Week Ending December 7, 2012
Both Sides Dig in on “Fiscal Cliff,” Although Fiscal Cliff Talks Continue
House Republican leaders made a counteroffer to President Obama on a plan to reach a deal on end of the year budget and tax issues. But, just as the Republicans rejected President Obama’s plan, the President also rejected the Republican plan saying it did not meet the “test of balance,” and reiterated that he will not agree to any deal without raising tax rates on the richest 2% of Americans.
The GOP plan, which was submitted by the House Republican leadership led by House Speaker John Boehner (R-OH), called for reducing the deficit by $2.2 trillion over 10 years. The framework would call for new revenues through an overhaul of the tax code and deep cuts in domestic spending, including cuts to vital safety net programs. However, the GOP plan would not raise tax rates on high income earners, as Obama has demanded, but instead calls for $800 billion in revenue through tax reform, falling far short of the $1.6 trillion overall revenue goal in the Obama plan. Further, the GOP plan would end some unspecified tax deductions while actually lowering rates for the wealthy. The plan also includes a total of $900 billion in spending cuts – $600 billion in health care savings through cuts to Medicare by raising the eligibility age from 65 to 67, and another $300 billion in other savings in “entitlement” programs, including Medicaid, and $300 billion in other domestic program savings. They also would cut Social Security and other benefits by calling for revisions to the consumer price index, saving $200 billion.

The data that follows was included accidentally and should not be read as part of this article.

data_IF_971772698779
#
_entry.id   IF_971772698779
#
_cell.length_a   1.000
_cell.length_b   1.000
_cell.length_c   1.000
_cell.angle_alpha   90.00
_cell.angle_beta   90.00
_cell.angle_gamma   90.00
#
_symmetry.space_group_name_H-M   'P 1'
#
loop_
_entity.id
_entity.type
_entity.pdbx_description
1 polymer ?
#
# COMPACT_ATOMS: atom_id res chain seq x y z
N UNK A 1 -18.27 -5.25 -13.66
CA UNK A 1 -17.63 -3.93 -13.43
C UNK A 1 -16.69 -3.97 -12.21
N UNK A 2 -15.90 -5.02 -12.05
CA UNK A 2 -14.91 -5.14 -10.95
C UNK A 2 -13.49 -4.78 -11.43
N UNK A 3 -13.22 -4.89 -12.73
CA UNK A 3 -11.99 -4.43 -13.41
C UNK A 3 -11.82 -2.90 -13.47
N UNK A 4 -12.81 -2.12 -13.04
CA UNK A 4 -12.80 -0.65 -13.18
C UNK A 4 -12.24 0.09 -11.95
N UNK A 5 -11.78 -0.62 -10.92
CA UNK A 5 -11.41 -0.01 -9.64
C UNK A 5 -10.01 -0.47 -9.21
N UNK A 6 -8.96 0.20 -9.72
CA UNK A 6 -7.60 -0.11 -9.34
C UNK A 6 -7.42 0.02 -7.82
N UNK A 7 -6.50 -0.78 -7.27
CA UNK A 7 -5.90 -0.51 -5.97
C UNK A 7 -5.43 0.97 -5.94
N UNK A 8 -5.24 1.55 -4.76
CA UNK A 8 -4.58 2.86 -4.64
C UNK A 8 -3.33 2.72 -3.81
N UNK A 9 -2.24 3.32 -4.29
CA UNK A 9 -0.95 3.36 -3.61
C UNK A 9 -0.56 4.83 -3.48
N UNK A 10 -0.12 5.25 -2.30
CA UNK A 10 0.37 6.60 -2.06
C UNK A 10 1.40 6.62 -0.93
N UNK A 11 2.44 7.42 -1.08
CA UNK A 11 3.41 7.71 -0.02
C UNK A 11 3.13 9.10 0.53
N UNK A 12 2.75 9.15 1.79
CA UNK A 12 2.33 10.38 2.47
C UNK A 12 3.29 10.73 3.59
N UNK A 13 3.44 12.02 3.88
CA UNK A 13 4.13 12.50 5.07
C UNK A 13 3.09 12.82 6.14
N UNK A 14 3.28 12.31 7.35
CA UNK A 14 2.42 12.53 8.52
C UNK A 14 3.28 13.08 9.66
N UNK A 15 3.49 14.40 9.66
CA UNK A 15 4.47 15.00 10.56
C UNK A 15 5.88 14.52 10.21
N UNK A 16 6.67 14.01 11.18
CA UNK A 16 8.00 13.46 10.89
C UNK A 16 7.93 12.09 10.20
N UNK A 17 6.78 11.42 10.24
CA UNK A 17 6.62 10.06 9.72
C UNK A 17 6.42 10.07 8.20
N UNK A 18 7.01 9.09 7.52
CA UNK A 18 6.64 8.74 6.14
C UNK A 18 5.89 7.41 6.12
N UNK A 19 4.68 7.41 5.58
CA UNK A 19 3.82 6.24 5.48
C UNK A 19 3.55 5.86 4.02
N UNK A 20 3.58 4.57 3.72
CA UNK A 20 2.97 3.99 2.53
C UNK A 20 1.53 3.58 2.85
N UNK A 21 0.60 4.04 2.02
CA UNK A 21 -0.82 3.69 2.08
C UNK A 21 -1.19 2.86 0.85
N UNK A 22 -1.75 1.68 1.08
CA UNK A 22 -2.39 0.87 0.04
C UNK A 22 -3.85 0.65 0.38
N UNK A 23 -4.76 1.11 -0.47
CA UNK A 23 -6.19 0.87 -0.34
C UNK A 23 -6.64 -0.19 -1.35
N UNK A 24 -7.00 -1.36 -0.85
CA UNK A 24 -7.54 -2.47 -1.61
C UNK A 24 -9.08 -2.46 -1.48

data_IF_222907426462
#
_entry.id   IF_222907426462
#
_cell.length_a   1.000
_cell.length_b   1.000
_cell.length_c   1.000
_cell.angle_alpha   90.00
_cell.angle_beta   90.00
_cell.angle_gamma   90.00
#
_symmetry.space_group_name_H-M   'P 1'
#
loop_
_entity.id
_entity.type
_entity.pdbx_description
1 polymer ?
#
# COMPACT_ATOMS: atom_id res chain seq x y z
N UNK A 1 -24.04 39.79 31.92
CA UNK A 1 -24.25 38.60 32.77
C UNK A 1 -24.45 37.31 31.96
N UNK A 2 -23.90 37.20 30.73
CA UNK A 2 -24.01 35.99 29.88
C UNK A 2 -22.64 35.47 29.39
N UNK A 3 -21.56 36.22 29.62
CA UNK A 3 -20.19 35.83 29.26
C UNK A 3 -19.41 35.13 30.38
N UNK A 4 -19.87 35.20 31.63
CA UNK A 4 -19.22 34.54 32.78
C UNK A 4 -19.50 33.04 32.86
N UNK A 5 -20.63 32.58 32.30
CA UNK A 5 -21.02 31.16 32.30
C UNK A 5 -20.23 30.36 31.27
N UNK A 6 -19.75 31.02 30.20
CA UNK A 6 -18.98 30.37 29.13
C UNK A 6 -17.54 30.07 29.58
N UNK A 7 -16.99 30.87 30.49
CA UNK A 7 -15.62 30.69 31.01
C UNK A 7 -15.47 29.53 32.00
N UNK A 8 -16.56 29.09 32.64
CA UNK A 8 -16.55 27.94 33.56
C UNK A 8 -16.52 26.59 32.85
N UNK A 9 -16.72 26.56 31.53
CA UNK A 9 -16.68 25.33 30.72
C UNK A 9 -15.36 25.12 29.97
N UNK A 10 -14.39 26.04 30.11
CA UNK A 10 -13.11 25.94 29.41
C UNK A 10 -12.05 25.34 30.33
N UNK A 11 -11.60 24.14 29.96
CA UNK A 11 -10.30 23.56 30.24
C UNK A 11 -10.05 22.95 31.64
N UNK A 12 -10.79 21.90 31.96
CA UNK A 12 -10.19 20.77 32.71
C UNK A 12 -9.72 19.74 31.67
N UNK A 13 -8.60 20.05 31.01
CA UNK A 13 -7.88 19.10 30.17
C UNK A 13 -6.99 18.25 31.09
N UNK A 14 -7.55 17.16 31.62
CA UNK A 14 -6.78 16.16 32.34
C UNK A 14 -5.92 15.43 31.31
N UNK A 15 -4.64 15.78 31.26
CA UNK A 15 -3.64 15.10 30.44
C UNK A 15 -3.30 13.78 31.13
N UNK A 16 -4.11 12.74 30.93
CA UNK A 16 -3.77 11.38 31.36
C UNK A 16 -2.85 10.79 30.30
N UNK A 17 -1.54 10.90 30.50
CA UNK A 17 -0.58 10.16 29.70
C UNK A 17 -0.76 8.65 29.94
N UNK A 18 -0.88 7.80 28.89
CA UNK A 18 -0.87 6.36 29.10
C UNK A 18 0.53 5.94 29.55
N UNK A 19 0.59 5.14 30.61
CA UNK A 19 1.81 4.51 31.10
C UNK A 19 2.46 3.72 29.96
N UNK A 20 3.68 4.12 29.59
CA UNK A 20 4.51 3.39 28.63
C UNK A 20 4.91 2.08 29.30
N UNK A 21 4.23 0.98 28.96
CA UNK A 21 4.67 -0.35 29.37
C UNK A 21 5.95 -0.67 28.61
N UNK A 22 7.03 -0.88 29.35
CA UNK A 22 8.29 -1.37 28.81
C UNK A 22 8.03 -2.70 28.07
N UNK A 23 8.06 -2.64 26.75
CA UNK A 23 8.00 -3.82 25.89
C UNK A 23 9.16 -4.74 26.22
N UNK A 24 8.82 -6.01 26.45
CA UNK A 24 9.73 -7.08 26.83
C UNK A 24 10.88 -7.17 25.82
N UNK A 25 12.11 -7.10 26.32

The White House and GOP congressional leaders further skirmished over whether to include an extension of the debt ceiling in any deal reached. President Obama wants to include it to avoid the contentious negotiations that took place last year, which led to a downgrade in the U.S. credit rating. The debt limit is expected to be reached in early 2013.
Late in the week, the President, Speaker Boehner and their aides resumed behind-the-scenes talks after a private Wednesday phone call between the President and Speaker Boehner. In other action, Rep. Tim Walz (D-MN) filed a so-called “discharge petition” in the House to force a vote on a bill already approved by the Senate to extend the middle-class tax cuts for families with earnings up to $250,000 but letting the Bush tax cuts expire for the wealthiest 2%. House Democrats need a majority of House members to bring the petition to the floor. So far, no Republicans have signed on even though there is a small but growing group of House and Senate Republicans who have indicated a willingness to support increasing tax rates for the top 2%.
Republicans Make First Public Proposal to Cut Social Security
In recent weeks both the White House and key Senate Democrats have said that Social Security changes should not be included in a deficit reduction package. However, it has been unclear whether they would entertain a change in the way the annual cost-of-living adjustment is calculated. The change had been the subject of previous negotiations between the President and House Speaker John Boehner in 2011.
This week, House Republicans publicly proposed cutting Social Security benefits by changing the cost of living formula as part of the deficit reduction response they sent to the White House. The so-called “chained CPI” would slow down the rate of annual inflationary adjustments that both current and future Social Security beneficiaries would receive. Although initially the loss would be small, it would grow over time. Over a 30-year period it would mean a 9.3% benefit cut compared to current policy. The average earner retiring at age 65 would lose $653 per year at age 75 and almost $1,139 by age 85 (the equivalent of 23.8 weeks of groceries).